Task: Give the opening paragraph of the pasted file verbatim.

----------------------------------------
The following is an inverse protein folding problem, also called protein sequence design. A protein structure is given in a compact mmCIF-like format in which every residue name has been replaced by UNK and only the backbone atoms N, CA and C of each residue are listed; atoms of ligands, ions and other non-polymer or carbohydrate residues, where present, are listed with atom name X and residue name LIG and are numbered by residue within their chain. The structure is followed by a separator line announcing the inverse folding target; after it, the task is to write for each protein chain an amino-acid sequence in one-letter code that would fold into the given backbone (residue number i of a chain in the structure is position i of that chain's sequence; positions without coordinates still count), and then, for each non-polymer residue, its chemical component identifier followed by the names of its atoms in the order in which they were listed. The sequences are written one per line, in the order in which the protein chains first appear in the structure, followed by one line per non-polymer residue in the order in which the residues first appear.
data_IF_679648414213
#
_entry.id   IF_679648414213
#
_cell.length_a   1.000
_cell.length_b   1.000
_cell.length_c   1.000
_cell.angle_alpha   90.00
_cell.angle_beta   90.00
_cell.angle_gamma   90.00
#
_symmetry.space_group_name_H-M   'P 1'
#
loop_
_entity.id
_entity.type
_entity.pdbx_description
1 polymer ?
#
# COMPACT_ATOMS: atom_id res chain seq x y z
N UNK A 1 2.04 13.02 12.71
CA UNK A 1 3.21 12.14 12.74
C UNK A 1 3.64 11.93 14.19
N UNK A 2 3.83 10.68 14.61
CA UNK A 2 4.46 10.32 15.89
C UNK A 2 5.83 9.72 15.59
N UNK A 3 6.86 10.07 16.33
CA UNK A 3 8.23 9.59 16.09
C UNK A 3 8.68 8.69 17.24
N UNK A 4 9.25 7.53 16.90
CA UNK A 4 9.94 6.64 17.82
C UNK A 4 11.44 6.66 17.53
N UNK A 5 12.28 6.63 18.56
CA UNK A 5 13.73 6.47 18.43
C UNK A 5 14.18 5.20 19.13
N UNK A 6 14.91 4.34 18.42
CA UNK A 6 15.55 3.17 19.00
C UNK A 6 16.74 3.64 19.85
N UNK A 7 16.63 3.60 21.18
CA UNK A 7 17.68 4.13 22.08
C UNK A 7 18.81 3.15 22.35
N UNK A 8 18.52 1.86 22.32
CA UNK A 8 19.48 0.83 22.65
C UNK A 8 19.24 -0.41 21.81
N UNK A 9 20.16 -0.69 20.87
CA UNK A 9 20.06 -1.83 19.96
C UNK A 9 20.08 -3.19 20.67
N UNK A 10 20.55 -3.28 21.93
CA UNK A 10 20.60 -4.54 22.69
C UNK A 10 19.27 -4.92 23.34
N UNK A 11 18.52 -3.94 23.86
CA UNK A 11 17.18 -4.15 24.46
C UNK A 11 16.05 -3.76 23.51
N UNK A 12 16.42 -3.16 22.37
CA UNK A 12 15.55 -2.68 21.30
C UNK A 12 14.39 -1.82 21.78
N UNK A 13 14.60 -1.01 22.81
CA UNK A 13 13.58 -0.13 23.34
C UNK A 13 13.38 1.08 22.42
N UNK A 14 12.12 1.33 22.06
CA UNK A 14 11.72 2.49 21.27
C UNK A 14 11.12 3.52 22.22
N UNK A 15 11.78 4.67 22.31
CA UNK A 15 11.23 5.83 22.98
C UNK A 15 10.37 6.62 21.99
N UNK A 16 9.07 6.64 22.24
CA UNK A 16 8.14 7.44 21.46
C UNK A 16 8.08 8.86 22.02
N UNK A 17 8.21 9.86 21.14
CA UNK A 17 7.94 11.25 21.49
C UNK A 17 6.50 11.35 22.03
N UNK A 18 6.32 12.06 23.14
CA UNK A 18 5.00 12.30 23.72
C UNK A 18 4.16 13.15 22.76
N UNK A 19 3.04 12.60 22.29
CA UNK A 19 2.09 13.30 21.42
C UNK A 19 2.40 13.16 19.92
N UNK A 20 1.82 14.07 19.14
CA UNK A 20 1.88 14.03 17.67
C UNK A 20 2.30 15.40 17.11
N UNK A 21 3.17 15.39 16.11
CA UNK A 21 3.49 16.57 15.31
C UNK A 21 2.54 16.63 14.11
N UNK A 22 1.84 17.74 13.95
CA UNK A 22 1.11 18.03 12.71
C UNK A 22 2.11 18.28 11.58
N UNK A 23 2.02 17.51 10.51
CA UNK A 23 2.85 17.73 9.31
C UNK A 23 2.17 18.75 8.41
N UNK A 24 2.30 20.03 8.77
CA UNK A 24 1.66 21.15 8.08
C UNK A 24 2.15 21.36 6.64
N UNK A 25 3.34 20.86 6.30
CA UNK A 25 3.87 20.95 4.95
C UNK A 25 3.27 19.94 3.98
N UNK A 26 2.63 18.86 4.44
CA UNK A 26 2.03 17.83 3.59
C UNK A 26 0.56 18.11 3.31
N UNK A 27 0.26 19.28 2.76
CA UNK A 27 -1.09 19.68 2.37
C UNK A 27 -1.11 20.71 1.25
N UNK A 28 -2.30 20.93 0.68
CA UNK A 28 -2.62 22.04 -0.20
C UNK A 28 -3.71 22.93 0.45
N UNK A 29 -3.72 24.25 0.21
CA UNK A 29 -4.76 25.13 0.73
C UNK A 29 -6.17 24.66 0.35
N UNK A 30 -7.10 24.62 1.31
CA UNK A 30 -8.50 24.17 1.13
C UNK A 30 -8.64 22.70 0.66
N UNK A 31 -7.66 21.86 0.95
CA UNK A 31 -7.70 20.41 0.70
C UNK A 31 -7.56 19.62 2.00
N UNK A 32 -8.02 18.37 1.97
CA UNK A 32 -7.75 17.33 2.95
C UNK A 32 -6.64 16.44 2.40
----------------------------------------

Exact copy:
The following is an inverse protein folding problem, also called protein sequence design. A protein structure is given in a compact mmCIF-like format in which every residue name has been replaced by UNK and only the backbone atoms N, CA and C of each residue are listed; atoms of ligands, ions and other non-polymer or carbohydrate residues, where present, are listed with atom name X and residue name LIG and are numbered by residue within their chain. The structure is followed by a separator line announcing the inverse folding target; after it, the task is to write for each protein chain an amino-acid sequence in one-letter code that would fold into the given backbone (residue number i of a chain in the structure is position i of that chain's sequence; positions without coordinates still count), and then, for each non-polymer residue, its chemical component identifier followed by the names of its atoms in the order in which they were listed. The sequences are written one per line, in the order in which the protein chains first appear in the structure, followed by one line per non-polymer residue in the order in which the residues first appear.